What Mary remembers is hearing him call her name several times as she was in her room changing her clothes. She considered him somewhat of a pest and it bugged her that he was bugging her. She yelled out that she would go out there when she had finished changing her clothes, which is what she did. It certainly did not strike her six-year-old mind to wonder why his bike was there but he wasn’t. It didn’t strike my 18 year-old mind either.
That paper says that Mary Beth, 6, had been playing with Ricky earlier in the day. Mary Beth, in fact, set out on a bicycle to search for Ricky after telling her sister, Fay, 18, that ‘I can’t find Ricky.’ She had NOT been playing with him earlier, but not finding him in the backyard, she had searched for him. His family (his parents, an older sister and a younger sister) lived five doors down us. Had Mary gone to his house or her other playmates’ and friends’ houses? We don’t know. Neither one of us even remembered that part until we read it. All she and I remember is that she gave up looking for him, then hopped in my car with me to go to the bank before it closed.
Why hadn’t the searchers come to our door in the intervening hours? Daddy was home sick with the flu that day. Was he also drunk? My 14 year-old sister, Melody, had walked Mary home from school and was in the house somewhere. Had someone knocked but nobody heard? Why had it taken our family so long to hear about his disappearance? What difference would it have made had we known sooner?
I don’t know what time it was when I sent the scout to the police with the news that Ihad seen Ricky, but it was June 2, only 21 days away from the longest-day of the year. I remember that it was mostly dark in that driveway and while I was waiting for the police, I was telling Mama the sequence of events because she had not come home from her job as a lab technician until 5:30.
I tried to give her a clear accounting of what I remembered, but it was such a non-event, my memory of it was already unclear. But what I told her and what I suspected about the pool sent Mama into a panic.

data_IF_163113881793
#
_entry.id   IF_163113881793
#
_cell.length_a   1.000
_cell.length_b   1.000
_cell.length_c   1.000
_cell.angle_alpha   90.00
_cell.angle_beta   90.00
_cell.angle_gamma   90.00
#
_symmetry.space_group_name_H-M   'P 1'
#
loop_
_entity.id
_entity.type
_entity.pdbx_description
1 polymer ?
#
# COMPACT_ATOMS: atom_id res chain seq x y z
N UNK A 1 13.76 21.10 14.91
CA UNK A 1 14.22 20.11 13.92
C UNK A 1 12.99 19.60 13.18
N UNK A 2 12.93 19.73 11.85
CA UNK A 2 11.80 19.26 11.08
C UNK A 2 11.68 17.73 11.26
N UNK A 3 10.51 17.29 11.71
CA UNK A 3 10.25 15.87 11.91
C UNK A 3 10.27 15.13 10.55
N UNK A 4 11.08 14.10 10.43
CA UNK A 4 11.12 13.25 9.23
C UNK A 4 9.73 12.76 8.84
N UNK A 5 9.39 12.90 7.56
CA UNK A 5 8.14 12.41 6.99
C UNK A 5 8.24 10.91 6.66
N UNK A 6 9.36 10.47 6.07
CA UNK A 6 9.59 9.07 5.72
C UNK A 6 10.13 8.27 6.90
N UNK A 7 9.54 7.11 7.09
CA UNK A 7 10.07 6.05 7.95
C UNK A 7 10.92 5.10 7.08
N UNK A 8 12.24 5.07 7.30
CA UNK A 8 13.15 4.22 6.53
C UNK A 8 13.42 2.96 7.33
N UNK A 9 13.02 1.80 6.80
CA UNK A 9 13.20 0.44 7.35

Two officers and some other searchers finally came and we led them through the gate at the side of the house. As best as I could, I was relating to the them my encounter with Ricky and my fears about the pool. Mama had moved ahead of me, anxiously leaning toward the fence that blocked our view of the neighbor’s pool. One of the searchers noticed the refrigerator that was parked next the sliding-glass door of our living room. He shone his powerful flashlight on the old appliance that my alcoholic father had bought six months earlier to keep beer cold in case he ever had a patio party. The man pulled back the long-handled lever and opened the door.
At the sound of the lever snapping open, I looked over, Mama looked over, the policemen looked over, and everything went over into slow motion: the searcher immediately closed the door; Mama’s legs gave way and she screamed as she rolled over and over in the grass; I stood stock-still, trying to figure out what it was that I had just seen; and the policemen went into action. One of them headed toward the vicinity of the refrigerator while the other scooped Mama up and ushered us both back through the side gate and into the house via the front door.
Ricky had been found and life as we knew it was over.
Will you pray with me?
O Life-Force of All that Is,
Darkness is as light to You, and night as bright as the day. But You are God and we are not. You share Your Life with us for a time, and you bring us to a world--a world of Your own making!--where silent tsunamis can knock us off our feet, toss us into the sea, and deposit us in a strange land. And we find ourselves on paths fraught with perils and traps that we cannot see. And we are lost.
Have mercy, O Brightness of Day, have mercy. Where darkness is suffocating and light seems to flicker, let Your Face shine. Where fear leads the way, give us self-confidence and courage. Help us to remember, O Life, that our plans are written in sand and that we live, and we die, in You. May we always remember that as Your creatures, we have our being and our non-being in You, and as Your children, we never walk alone.
In Your Holy Hope I pray. Amen